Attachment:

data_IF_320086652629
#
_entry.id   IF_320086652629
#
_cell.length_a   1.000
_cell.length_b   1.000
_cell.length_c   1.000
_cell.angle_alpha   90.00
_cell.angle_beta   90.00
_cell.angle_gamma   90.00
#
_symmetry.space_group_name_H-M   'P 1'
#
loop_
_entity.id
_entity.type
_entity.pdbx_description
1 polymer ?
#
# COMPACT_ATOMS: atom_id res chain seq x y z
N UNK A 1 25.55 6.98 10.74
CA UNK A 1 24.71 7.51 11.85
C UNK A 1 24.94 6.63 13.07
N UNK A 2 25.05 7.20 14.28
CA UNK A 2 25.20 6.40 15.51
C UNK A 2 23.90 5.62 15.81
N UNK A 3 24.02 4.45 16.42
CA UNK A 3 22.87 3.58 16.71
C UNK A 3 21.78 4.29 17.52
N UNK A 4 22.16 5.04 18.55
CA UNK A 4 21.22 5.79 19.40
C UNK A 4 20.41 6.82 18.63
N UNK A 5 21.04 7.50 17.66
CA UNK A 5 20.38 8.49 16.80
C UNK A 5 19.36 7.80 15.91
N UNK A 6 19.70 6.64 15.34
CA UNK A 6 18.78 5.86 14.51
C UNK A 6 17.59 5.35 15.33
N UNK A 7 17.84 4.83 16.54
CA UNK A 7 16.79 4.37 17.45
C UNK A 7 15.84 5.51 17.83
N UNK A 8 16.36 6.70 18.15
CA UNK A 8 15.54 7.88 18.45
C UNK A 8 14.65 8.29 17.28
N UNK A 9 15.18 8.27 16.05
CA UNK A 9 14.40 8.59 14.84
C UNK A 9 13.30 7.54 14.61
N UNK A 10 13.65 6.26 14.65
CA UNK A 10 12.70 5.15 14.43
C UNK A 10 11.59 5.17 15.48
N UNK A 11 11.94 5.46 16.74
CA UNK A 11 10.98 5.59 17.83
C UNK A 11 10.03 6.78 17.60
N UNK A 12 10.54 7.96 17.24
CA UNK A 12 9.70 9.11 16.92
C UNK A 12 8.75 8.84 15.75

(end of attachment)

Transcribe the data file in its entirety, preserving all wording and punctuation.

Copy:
data_IF_320086652629
#
_entry.id   IF_320086652629
#
_cell.length_a   1.000
_cell.length_b   1.000
_cell.length_c   1.000
_cell.angle_alpha   90.00
_cell.angle_beta   90.00
_cell.angle_gamma   90.00
#
_symmetry.space_group_name_H-M   'P 1'
#
loop_
_entity.id
_entity.type
_entity.pdbx_description
1 polymer ?
#
# COMPACT_ATOMS: atom_id res chain seq x y z
N UNK A 1 25.55 6.98 10.74
CA UNK A 1 24.71 7.51 11.85
C UNK A 1 24.94 6.63 13.07
N UNK A 2 25.05 7.20 14.28
CA UNK A 2 25.20 6.40 15.51
C UNK A 2 23.90 5.62 15.81
N UNK A 3 24.02 4.45 16.42
CA UNK A 3 22.87 3.58 16.71
C UNK A 3 21.78 4.29 17.52
N UNK A 4 22.16 5.04 18.55
CA UNK A 4 21.22 5.79 19.40
C UNK A 4 20.41 6.82 18.63
N UNK A 5 21.04 7.50 17.66
CA UNK A 5 20.38 8.49 16.80
C UNK A 5 19.36 7.80 15.91
N UNK A 6 19.70 6.64 15.34
CA UNK A 6 18.78 5.86 14.51
C UNK A 6 17.59 5.35 15.33
N UNK A 7 17.84 4.83 16.54
CA UNK A 7 16.79 4.37 17.45
C UNK A 7 15.84 5.51 17.83
N UNK A 8 16.36 6.70 18.15
CA UNK A 8 15.54 7.88 18.45
C UNK A 8 14.65 8.29 17.28
N UNK A 9 15.18 8.27 16.05
CA UNK A 9 14.40 8.59 14.84
C UNK A 9 13.30 7.54 14.61
N UNK A 10 13.65 6.26 14.65
CA UNK A 10 12.70 5.15 14.43
C UNK A 10 11.59 5.17 15.48
N UNK A 11 11.94 5.46 16.74
CA UNK A 11 10.98 5.59 17.83
C UNK A 11 10.03 6.78 17.60
N UNK A 12 10.54 7.96 17.24
CA UNK A 12 9.70 9.11 16.92
C UNK A 12 8.75 8.84 15.75